It’s fair to say that getting a handle on hyphens and dashes is one of the most elusive challenges for the new writer. One soon realizes that those fiddly little horizontal lines have multiple distinct functions, but keeping track of what each mark is used for presents a steep learning curve. And then, one day, the somber truth hits: there isn’t just one dash, there are two of them, and they don’t substitute for each another.
That’s always a day of despair.
Well, don’t worry. We’ll eventually demystify the hyphen and the dash, but we’ll take it slowly. Today, we’ll be looking only at hyphens, and how they function to create compound adjectives.
Hyphens and Adjectives: a Natural Marriage
As you will recall, an adjective is a word that modifies—explains, clarifies, or describes—a noun. Words such as green, oblong, slimy, romantic, and bitter are all typical adjectives that lend a distinctive meaning to each sentence in which they appear.
Adjectives are so good at adding descriptive power that English provides the option to press other parts of speech into service as adjectives on a temporary basis. Verb forms called participles, for instance, can be called upon to work as adjectives when needed; that’s how we get to use oozing, diseased, sworn, frozen, stolen, sinking, and grown to describe nouns. Even more impressive, we can often string together two or more otherwise unrelated words to function as a single adjective. Some examples include six-year-old, jewel-encrusted, applewood-smoked, top-notch, board-certified, out-of-pocket, and third-party.
Did you notice that all these compound adjectives contain hyphens? You have a keen eye.
Hyphens serve a dual purpose in creating compound adjectives. They allow the reader to see the discrete identity of each word making up the adjective: six-year-old, rather than sixyearold. At the same time, the little line connecting each word together cements the individual terms into a single unit.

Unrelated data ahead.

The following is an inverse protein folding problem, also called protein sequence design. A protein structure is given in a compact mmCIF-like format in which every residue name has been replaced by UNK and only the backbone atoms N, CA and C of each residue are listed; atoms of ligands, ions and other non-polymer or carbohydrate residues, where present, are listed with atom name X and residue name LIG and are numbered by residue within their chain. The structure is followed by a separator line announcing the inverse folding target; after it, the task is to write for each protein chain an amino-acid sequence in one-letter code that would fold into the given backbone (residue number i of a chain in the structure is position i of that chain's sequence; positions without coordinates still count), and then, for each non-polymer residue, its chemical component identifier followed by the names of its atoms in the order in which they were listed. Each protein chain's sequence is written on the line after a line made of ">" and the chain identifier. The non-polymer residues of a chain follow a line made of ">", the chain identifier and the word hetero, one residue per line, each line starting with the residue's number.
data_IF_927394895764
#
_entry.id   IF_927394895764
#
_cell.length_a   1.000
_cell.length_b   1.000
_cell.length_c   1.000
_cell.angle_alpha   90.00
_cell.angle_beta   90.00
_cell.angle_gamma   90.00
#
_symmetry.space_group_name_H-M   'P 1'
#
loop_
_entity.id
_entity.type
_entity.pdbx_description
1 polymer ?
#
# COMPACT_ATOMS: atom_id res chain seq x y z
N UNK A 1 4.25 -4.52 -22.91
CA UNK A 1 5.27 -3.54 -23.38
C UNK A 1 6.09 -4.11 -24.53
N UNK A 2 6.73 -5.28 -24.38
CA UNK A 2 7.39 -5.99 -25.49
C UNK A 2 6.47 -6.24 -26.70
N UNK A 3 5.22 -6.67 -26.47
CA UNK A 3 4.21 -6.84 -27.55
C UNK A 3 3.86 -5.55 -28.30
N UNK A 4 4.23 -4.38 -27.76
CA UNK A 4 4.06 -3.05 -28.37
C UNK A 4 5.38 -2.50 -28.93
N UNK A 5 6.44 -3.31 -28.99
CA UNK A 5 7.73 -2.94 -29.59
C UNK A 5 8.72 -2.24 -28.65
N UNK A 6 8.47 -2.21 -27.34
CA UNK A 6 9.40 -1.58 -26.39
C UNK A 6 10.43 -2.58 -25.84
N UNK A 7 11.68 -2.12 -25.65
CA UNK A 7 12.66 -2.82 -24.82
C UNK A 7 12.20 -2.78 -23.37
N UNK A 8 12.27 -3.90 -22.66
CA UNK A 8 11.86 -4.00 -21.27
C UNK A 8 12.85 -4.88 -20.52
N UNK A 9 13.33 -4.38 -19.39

But using compound adjectives is not quite so simple as it first appears.
3 Key Rules for Managing Compound Adjectives
Fortunately, there are only three important rules you will have to remember when working with compound adjectives:
Compound adjectives almost always appear before their nouns
If the adjective appears after the noun it modifies, the compound adjective form falls apart. For instance, one could write, “We at Monaghan Dental Group hope patients will enjoy our new, easy-to-use website.” If, however, the wording changed to “We hope patients will find the new Monaghan Dental Group website easy to use,” the compound adjective structure is not allowed. You will notice that the words no longer are connected by hyphens.
There are a few exceptions to this rule, usually for compound adjectives that are well established as common phrases; for example, “Our new podiatry clinic and laser surgery suite are considered state-of-the-art.” You will have to consult a dictionary to verify current usage if you suspect that a particular compound adjective may be used following its noun.
Compound adjectives can include adverbs, but not adverbs ending in -ly
It’s perfectly okay to refer to a well-known lawyer, even though “well” is an adverb. However, a compound adjective usually may not include an adverb that ends in -ly or the adverb very. “Sheila is a very intelligent child” would never become “Sheila is a very-intelligent child,” for instance. “Very” and adverbs that end in -ly already clearly modify another word nearby, so it’s not necessary to hyphenate the word and form a compound adjective.
When in doubt, look it up
Over time, some compound adjectives that are used frequently evolve from hyphenated forms into a single word. A good example here is fireproof, which was once conventionally written fire-proof. Similarly, bestseller once was always written best-seller.
Of course, there’s no way for you to memorize all possible compound adjectives before you begin writing. Always have a reliable reference work—a dictionary or style guide—on hand, or know where to find one online, so you can look up specific phrases that you find dubious.
Make Compound Adjectives Your Friends
Compound adjectives make for vivid writing. The challenges you face in using them correctly are far outweighed by the benefits you can gain in your writing, so don’t shy away from them.
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